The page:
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Development of a Plain Language Decision Support Tool for Cancer Clinical Trials: Blending Health Literacy, Academic Research, and Minority Patient Perspectives

  • Aisha T. LangfordEmail author
  • Sarah T. Hawley
  • Sue Stableford
  • Jamie L. Studts
  • Margaret M. Byrne
Article

Abstract

Despite the promise of clinical trials for improving cancer care, less than 5% of all cancer patients participate. Racial/ethnic minorities continue to be underrepresented in cancer clinical trials (CCTs). To address this gap, we developed a plain language, web-based decision support tool (CHOICES DST) in English and Spanish to support decision-making about CCTs among Blacks and Hispanics. In phase 1 (information collection), we conducted qualitative interviews with 45 cancer patients, completed a thorough literature review, and reviewed results from a telephone survey of 1100 cancer patients. In phase 2 (content generation), we created the first iteration of the CHOICES DST. In phase 3 (usability testing), we gathered user experience and acceptability data from a small sample of cancer survivors (n = 9). The Knowledge, Empowerment, and Values Clarification (KEV) model of decision-making was developed based on data from phase 1. The KEV model and other phase 1 data allowed us to create the CHOICES DST platform. Usability testing of the CHOICES DST showed highly favorable responses from users, satisfaction with content, ease of navigation, and a desire to use the tool. Qualitative results identified addressable points that would benefit from content and navigation-related alterations. The final version of the CHOICES DST was well received and understood by Black and Hispanic participants, and adheres to the mandates for plain language communication. This research provides preliminary data that CHOICES DST holds promise for improving knowledge of CCTs and potentially improving informed decision-making about participation in trials.

Keywords

Cancer survivors Hispanic Americans African Americans Decision making Patient participation Comprehension Choice behavior Clinical trials as topic Neoplasms Internet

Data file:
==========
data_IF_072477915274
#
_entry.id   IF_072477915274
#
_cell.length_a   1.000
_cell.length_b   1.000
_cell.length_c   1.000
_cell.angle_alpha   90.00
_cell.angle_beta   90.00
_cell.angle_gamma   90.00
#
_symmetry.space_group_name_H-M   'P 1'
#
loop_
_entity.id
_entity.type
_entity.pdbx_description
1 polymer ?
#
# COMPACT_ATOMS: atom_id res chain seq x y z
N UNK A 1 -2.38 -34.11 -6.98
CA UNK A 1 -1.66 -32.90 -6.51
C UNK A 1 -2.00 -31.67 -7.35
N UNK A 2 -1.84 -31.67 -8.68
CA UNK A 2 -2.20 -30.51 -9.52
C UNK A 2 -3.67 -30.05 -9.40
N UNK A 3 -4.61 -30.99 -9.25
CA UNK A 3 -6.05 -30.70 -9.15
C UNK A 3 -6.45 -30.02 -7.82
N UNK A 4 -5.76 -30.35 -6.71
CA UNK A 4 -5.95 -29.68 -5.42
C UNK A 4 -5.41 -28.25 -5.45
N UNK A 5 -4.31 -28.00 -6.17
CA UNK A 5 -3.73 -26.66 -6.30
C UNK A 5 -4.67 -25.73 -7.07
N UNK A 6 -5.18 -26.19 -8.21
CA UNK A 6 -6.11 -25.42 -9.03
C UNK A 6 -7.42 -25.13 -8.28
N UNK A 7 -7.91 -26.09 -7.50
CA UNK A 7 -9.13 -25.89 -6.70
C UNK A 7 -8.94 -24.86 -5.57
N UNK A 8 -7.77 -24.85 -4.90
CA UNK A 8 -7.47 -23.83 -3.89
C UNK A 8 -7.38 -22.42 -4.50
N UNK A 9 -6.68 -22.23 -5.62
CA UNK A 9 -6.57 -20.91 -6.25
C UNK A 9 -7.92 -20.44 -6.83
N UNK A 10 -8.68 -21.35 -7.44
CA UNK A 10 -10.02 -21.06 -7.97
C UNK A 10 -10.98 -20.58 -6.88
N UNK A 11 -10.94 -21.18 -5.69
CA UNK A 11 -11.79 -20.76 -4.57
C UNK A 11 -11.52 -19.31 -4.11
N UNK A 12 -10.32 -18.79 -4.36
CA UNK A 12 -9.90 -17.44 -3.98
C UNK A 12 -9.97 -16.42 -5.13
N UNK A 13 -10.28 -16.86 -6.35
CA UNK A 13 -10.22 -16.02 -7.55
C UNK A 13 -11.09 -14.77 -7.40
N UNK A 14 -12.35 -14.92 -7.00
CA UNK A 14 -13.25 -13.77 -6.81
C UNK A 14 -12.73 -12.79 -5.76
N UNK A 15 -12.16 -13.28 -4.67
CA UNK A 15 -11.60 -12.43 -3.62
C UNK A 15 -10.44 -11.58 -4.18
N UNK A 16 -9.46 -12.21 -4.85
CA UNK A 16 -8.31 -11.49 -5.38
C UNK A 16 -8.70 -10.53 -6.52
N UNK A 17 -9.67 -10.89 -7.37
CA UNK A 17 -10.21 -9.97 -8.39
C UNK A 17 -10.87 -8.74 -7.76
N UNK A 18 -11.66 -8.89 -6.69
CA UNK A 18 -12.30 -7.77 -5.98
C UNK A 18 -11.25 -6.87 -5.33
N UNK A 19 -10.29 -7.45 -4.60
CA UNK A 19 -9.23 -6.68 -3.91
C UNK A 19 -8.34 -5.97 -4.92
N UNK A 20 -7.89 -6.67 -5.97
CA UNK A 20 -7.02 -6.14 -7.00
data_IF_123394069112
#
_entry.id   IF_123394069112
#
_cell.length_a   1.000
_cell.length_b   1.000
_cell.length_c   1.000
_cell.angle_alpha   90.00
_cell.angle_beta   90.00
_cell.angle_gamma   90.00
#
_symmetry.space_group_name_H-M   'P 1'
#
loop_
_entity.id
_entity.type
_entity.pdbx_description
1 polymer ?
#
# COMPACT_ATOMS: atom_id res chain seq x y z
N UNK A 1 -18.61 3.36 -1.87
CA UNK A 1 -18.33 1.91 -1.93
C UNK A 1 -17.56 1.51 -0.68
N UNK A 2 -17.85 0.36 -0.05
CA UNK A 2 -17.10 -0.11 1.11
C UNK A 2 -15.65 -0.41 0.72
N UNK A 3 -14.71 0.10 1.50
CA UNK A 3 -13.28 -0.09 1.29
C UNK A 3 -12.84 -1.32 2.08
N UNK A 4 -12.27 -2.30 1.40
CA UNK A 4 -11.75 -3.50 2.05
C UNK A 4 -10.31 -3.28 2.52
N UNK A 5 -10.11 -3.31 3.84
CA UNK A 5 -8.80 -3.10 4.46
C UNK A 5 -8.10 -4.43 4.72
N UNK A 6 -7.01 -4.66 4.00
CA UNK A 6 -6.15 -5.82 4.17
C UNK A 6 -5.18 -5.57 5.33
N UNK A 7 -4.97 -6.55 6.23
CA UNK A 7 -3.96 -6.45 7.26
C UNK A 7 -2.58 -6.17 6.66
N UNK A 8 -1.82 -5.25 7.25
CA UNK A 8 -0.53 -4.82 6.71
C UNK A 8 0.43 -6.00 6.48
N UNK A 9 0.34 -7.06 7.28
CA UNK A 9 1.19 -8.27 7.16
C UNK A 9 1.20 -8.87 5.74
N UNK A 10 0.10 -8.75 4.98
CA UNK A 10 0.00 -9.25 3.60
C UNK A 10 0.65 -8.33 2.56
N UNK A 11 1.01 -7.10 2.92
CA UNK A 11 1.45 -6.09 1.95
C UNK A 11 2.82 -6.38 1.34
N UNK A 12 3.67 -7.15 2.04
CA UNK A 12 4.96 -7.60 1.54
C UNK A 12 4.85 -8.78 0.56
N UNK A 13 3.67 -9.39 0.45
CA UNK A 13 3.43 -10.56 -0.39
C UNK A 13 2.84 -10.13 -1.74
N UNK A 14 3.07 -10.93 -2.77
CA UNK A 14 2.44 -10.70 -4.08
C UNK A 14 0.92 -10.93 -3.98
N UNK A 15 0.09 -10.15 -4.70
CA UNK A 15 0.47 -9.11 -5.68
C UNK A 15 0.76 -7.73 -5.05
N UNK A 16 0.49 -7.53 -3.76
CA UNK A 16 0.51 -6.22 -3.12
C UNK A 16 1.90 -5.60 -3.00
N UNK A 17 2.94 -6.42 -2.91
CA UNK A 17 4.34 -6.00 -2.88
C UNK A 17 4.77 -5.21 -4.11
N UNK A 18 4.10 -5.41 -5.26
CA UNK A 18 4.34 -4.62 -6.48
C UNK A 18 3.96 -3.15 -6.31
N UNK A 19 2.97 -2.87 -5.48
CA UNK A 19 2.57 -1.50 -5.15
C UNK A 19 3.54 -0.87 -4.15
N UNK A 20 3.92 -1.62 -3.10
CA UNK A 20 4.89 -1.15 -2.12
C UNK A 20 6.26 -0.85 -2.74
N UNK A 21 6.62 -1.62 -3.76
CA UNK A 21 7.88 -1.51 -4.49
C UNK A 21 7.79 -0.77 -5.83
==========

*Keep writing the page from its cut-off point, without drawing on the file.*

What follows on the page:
Notes

Acknowledgements

The authors would like to thank the following people and organizations for their assistance on this project: Pamela Burnett, President and Founder of the Beautiful Gate; Peggy Rios, Program Director of the Cancer Support Community Greater Miami; Adriana Cora, Executive Vice President of La Liga Contra el Cancer; and Martha Olivera (formerly of La Liga Contra el Cancer).

Funding

This research was supported by the National Cancer Institute and the National Institute of Minority Health and Disparities NIMHD (1RC2MD004784).

Compliance with Ethical Standards

Conflict of Interest

The authors declare that they have no competing interests.

Ethical Approval

All procedures performed in studies involving human participants were in accordance with the ethical standards of the institutional and/or national research committee and with the 1964 Helsinki declaration and its later amendments or comparable ethical standards. Informed consent was obtained from all individual participants included in the study. This study was reviewed and approved by the Institutional Review Board at the University of Miami.

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Copyright information

© American Association for Cancer Education 2019

Authors and Affiliations

  1. 1.Department of Population HealthNew York University School of MedicineNew YorkUSA
  2. 2.Ann Arbor VA Center of Excellence in Health Services Research & DevelopmentUniversity of Michigan Departments of Internal Medicine and Health Management & PolicyAnn ArborUSA
  3. 3.Health Literacy, Plain Language, & Clear Health Communication ConsultantBrunswickUSA
  4. 4.Department of Behavioral ScienceUniversity of Kentucky College of MedicineLexingtonUSA
  5. 5.Department of Health Outcomes and BehaviorMoffitt Cancer CenterTampaUSA

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